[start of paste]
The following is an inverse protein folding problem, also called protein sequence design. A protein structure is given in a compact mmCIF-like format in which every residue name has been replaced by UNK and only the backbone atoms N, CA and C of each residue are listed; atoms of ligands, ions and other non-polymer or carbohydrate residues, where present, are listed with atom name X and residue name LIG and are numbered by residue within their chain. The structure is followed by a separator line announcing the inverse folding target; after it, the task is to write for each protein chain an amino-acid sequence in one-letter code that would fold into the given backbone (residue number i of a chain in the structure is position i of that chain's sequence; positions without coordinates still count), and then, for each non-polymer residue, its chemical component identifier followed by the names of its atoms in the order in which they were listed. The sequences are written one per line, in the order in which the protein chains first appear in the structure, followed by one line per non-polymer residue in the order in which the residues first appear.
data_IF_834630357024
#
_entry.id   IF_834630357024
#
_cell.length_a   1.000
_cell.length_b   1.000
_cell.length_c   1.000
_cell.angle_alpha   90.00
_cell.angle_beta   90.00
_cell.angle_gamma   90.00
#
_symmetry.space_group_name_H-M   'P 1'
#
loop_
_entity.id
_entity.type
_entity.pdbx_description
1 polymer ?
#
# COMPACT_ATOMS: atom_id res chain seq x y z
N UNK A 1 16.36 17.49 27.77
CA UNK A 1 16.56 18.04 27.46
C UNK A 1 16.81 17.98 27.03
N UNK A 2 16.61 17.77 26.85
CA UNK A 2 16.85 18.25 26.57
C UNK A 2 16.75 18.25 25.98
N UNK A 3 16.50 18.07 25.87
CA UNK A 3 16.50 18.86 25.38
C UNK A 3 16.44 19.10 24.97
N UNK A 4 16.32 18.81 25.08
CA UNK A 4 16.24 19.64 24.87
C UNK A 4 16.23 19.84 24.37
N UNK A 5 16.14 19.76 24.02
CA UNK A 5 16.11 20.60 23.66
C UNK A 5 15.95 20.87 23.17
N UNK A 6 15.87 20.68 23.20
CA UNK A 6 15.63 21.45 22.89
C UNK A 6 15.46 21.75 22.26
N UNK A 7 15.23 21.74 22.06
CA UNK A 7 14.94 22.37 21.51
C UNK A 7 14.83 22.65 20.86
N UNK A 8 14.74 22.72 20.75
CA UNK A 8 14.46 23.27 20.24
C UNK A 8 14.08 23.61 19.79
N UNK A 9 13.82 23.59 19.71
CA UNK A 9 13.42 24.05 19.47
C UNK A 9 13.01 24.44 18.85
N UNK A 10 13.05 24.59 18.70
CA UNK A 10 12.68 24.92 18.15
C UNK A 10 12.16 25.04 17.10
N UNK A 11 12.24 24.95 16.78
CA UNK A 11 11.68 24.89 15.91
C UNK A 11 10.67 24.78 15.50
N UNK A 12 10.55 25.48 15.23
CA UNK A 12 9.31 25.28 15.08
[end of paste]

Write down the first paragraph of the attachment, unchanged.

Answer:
The following is an inverse protein folding problem, also called protein sequence design. A protein structure is given in a compact mmCIF-like format in which every residue name has been replaced by UNK and only the backbone atoms N, CA and C of each residue are listed; atoms of ligands, ions and other non-polymer or carbohydrate residues, where present, are listed with atom name X and residue name LIG and are numbered by residue within their chain. The structure is followed by a separator line announcing the inverse folding target; after it, the task is to write for each protein chain an amino-acid sequence in one-letter code that would fold into the given backbone (residue number i of a chain in the structure is position i of that chain's sequence; positions without coordinates still count), and then, for each non-polymer residue, its chemical component identifier followed by the names of its atoms in the order in which they were listed. The sequences are written one per line, in the order in which the protein chains first appear in the structure, followed by one line per non-polymer residue in the order in which the residues first appear.